Snow Falling on Cedars by David Guterson:   Did not realize that this novel that I have for some time qualified for historical fiction (1900s - 1960).   It's such a good read!   This novel is about a Japanese man accused of the murder of a childhood friend.  To complicate the plot the local newsman is still in love with his wife.  The death and resulting trial occur ten years after the war.  Both fought the Japanese after Pearl Harbor was bombed and returned as different men because the horrors of war haunt their dreams.  There are many themes running through this novel including discrimination because another's skin and culture is different; how tragedy of war changes those who survive; how man survives life's experiences and the human heart copes with it all.  If you enjoy novels, you would find this a rewarding read.
 
The Oracle of Stamboul by Michael David Lukas:  A most creative story and I liked it very much.  Taking place in the late 1800s, it depicts the stomy of a young girl who can absorb information at astonishing rate and put information into patterns that affect the future of the country in which she finds herself living when her father dies in an explosion.  Traumatized by this event she finds herself cared for by her father's good friend.  She is set to reading the works of many classical thinkers and philosophers.  The story is simple, magical and delightful.  This author is so talented that I hope to read more of his work!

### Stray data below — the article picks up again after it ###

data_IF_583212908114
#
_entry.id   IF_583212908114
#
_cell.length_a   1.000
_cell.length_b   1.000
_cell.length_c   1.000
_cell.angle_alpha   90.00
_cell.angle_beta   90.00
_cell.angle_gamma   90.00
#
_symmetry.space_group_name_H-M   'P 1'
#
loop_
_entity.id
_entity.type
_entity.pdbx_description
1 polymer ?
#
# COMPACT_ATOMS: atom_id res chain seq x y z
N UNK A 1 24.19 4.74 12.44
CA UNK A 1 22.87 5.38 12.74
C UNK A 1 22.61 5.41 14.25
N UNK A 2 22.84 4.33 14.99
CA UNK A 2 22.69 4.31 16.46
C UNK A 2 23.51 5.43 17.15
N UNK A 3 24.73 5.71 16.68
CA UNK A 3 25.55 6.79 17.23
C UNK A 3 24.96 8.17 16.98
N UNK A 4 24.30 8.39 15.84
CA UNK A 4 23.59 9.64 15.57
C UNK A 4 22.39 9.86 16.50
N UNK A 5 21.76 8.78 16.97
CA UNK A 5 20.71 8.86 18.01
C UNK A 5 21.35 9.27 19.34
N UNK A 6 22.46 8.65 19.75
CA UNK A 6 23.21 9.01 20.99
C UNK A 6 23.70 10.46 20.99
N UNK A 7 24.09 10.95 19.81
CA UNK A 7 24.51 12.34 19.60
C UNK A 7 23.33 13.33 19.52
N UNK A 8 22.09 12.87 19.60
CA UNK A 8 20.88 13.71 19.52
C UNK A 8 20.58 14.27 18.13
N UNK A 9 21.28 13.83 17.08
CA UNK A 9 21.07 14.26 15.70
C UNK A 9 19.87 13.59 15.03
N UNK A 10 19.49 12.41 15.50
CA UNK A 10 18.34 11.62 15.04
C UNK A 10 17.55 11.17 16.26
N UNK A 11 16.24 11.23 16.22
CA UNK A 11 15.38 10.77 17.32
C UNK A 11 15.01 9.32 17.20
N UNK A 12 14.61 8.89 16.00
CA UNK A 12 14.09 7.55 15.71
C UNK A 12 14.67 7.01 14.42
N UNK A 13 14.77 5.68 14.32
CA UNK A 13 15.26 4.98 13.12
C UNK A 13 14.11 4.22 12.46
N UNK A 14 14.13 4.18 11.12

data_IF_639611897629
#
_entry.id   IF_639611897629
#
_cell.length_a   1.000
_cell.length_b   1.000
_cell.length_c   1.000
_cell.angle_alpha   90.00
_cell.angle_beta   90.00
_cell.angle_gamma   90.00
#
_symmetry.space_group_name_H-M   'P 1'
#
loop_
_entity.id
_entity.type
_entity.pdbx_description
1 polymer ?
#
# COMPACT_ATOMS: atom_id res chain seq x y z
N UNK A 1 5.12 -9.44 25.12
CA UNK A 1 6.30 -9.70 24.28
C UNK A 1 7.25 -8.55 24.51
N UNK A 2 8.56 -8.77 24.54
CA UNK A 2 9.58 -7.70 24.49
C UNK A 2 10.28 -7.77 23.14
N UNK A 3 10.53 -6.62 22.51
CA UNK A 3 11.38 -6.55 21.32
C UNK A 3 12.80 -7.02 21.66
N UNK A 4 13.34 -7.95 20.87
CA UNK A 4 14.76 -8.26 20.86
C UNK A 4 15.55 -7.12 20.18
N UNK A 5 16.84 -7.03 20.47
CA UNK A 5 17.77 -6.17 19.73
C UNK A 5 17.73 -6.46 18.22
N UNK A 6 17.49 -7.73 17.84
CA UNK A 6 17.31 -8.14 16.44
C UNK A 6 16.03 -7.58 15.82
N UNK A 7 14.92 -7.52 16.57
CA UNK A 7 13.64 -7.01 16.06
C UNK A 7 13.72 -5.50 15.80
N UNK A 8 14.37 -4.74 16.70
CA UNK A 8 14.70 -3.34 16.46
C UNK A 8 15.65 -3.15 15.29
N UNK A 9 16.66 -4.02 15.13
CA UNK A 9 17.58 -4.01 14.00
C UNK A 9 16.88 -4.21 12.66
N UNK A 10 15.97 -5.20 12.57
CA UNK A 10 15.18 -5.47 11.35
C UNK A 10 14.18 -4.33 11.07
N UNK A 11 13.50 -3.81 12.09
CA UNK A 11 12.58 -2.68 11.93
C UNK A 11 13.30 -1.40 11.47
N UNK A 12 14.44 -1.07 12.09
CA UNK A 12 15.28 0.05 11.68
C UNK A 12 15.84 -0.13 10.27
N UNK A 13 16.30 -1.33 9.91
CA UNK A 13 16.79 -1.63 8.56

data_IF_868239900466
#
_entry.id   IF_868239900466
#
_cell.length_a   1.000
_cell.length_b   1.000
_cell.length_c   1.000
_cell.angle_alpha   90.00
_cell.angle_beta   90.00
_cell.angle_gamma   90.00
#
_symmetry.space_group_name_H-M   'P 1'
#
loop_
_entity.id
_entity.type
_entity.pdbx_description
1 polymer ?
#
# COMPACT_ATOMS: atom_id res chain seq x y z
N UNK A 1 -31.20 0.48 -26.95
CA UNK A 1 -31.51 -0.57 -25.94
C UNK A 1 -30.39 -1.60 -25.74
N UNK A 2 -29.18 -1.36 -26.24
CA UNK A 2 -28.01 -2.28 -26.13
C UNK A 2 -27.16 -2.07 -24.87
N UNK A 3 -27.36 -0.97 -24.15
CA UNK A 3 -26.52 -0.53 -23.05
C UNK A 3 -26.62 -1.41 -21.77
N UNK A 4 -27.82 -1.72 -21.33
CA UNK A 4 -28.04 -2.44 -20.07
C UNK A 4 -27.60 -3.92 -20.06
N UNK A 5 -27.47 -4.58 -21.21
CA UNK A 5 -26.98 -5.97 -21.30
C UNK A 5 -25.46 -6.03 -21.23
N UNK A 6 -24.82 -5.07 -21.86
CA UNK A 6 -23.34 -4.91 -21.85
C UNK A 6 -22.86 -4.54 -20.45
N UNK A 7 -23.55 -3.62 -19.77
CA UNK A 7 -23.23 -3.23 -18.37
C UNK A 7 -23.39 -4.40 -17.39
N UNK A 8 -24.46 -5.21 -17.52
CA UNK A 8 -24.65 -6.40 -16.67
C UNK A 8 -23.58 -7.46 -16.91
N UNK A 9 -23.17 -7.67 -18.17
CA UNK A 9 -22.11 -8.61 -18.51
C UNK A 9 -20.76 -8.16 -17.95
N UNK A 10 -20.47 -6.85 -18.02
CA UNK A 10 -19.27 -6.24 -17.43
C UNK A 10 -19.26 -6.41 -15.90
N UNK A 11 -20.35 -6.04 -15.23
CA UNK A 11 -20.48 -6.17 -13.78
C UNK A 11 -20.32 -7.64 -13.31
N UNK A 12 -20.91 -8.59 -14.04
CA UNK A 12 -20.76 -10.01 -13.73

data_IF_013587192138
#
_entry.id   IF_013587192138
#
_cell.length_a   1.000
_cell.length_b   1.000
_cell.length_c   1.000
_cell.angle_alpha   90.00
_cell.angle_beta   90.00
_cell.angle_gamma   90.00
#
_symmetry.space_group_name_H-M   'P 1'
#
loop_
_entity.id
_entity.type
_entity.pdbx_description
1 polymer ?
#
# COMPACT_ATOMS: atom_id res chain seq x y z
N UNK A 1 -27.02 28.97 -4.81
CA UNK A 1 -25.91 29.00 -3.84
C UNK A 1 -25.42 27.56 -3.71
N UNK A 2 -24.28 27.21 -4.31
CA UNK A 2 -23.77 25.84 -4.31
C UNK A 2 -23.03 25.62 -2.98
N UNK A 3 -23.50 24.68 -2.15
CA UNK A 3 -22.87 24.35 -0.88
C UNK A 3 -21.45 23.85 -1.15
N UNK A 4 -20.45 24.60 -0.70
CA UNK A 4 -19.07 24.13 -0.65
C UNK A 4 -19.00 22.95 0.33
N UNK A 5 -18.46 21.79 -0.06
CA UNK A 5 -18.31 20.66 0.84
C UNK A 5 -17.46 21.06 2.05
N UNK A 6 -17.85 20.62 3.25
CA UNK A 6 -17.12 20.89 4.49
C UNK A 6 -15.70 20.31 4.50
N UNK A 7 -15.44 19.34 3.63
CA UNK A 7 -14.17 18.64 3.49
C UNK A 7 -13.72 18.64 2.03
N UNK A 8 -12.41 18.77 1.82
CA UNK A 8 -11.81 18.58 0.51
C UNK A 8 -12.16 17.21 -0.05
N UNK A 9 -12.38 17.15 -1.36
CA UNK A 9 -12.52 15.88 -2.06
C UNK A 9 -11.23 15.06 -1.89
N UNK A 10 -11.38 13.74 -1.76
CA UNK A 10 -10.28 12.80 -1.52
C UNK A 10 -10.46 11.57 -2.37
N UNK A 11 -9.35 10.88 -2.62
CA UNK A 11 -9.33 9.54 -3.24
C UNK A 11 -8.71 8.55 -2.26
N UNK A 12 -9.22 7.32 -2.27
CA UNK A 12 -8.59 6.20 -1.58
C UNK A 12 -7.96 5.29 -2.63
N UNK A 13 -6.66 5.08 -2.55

The Queen's Man by Sharon Kay Penman (gallows for HF mini mystery challenge):  A light and enjoyable little read.  I particularly liked Justin, cool hero, and his buddy, Luke, the undersheriff.  The Queen and Nell are wonderful role models for the time.  
 
Cruel as the Grave by Sharon Kay Penman (All Locked Up - any book involving the imprisonment of one of the characters):  Another light and enjoyable mystery by Penman.  Justin's romance with Claudine is rocky.  He seeks the murderer of Melangell, the pretty daughter of the peddler.  The nephews of the woman who nursed Justin when he was injured are accused of the deed but did one or both of them do it?  And, Prince John is moving to take the crown of his imprisoned brother, occupying the castle at Windsor.